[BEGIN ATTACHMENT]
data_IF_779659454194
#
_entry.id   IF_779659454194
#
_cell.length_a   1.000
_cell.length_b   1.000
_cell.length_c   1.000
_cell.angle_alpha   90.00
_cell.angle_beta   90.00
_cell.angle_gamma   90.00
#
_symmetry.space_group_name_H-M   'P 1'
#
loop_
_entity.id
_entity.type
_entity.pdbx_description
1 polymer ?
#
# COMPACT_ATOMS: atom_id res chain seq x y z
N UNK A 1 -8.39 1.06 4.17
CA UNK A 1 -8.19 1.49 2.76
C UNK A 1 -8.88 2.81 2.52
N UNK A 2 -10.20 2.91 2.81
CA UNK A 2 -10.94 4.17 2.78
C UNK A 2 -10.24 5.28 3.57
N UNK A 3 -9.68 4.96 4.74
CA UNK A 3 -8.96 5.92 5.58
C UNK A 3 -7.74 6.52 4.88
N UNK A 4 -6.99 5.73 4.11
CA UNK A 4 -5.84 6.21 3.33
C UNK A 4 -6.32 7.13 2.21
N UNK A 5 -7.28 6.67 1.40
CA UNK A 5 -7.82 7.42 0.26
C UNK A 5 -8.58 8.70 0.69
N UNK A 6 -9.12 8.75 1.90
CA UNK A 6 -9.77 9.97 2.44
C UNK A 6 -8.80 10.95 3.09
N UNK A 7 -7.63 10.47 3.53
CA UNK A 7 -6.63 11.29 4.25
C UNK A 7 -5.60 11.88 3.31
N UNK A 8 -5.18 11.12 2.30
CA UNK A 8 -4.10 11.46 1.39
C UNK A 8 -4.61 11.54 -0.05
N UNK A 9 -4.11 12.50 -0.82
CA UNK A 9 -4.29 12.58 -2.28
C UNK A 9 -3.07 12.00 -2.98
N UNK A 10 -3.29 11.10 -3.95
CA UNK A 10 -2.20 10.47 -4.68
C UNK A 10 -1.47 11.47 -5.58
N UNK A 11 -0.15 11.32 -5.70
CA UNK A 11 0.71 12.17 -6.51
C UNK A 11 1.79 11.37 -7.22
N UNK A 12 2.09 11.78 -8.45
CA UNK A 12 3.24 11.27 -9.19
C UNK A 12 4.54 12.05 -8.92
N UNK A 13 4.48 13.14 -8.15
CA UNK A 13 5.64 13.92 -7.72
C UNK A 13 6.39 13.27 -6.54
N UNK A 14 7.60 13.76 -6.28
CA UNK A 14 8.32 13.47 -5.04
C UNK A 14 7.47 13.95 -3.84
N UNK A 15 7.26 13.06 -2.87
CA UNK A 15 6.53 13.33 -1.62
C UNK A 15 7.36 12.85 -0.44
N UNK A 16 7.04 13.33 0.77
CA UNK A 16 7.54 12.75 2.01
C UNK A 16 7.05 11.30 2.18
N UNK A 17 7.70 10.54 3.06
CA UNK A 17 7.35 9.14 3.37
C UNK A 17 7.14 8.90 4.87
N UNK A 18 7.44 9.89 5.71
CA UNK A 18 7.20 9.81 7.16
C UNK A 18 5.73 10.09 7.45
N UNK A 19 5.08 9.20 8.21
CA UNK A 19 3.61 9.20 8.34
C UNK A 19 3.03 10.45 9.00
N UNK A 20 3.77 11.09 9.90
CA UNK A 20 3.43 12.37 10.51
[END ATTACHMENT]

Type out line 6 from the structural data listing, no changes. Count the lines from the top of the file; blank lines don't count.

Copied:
_cell.length_b   1.000